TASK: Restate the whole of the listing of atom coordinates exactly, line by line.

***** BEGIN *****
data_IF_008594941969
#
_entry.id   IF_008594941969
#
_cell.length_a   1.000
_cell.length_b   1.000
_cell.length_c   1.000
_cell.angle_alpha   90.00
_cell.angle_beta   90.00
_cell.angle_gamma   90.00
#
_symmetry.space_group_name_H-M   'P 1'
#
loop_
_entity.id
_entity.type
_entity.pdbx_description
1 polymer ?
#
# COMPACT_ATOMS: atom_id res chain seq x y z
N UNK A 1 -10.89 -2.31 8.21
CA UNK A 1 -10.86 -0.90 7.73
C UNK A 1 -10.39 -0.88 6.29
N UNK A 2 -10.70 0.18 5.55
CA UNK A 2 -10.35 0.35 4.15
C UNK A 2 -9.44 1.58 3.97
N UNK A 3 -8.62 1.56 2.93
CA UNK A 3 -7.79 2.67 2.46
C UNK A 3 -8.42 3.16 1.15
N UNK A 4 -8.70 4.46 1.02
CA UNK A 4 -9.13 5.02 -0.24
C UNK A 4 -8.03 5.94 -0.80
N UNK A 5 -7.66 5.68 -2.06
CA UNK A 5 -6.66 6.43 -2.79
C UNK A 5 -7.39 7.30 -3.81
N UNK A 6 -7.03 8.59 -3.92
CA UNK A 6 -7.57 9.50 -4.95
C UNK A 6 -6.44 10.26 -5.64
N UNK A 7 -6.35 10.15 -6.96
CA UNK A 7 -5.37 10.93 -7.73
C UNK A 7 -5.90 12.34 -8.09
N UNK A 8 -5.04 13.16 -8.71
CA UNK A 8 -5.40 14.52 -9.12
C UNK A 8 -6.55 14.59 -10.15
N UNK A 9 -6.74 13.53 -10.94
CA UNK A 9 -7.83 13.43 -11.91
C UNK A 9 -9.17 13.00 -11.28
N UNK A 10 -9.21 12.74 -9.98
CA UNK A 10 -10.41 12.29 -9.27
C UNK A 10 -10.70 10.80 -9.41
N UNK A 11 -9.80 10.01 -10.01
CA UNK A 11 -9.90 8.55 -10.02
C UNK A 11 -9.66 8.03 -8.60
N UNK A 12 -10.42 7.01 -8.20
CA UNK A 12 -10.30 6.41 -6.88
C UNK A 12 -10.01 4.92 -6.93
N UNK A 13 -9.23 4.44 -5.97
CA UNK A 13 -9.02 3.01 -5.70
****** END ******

data_IF_008594941969
#
_entry.id   IF_008594941969
#
_cell.length_a   1.000
_cell.length_b   1.000
_cell.length_c   1.000
_cell.angle_alpha   90.00
_cell.angle_beta   90.00
_cell.angle_gamma   90.00
#
_symmetry.space_group_name_H-M   'P 1'
#
loop_
_entity.id
_entity.type
_entity.pdbx_description
1 polymer ?
#
# COMPACT_ATOMS: atom_id res chain seq x y z
N UNK A 1 -10.89 -2.31 8.21
CA UNK A 1 -10.86 -0.90 7.73
C UNK A 1 -10.39 -0.88 6.29
N UNK A 2 -10.70 0.18 5.55
CA UNK A 2 -10.35 0.35 4.15
C UNK A 2 -9.44 1.58 3.97
N UNK A 3 -8.62 1.56 2.93
CA UNK A 3 -7.79 2.67 2.46
C UNK A 3 -8.42 3.16 1.15
N UNK A 4 -8.70 4.46 1.02
CA UNK A 4 -9.13 5.02 -0.24
C UNK A 4 -8.03 5.94 -0.80
N UNK A 5 -7.66 5.68 -2.06
CA UNK A 5 -6.66 6.43 -2.79
C UNK A 5 -7.39 7.30 -3.81
N UNK A 6 -7.03 8.59 -3.92
CA UNK A 6 -7.57 9.50 -4.95
C UNK A 6 -6.44 10.26 -5.64
N UNK A 7 -6.35 10.15 -6.96
CA UNK A 7 -5.37 10.93 -7.73
C UNK A 7 -5.90 12.34 -8.09
N UNK A 8 -5.04 13.16 -8.71
CA UNK A 8 -5.40 14.52 -9.12
C UNK A 8 -6.55 14.59 -10.15
N UNK A 9 -6.74 13.53 -10.94
CA UNK A 9 -7.83 13.43 -11.91
C UNK A 9 -9.17 13.00 -11.28
N UNK A 10 -9.21 12.74 -9.98
CA UNK A 10 -10.41 12.29 -9.27
C UNK A 10 -10.70 10.80 -9.41
N UNK A 11 -9.80 10.01 -10.01
CA UNK A 11 -9.90 8.55 -10.02
C UNK A 11 -9.66 8.03 -8.60
N UNK A 12 -10.42 7.01 -8.20
CA UNK A 12 -10.30 6.41 -6.88
C UNK A 12 -10.01 4.92 -6.93
N UNK A 13 -9.23 4.44 -5.97
CA UNK A 13 -9.02 3.01 -5.70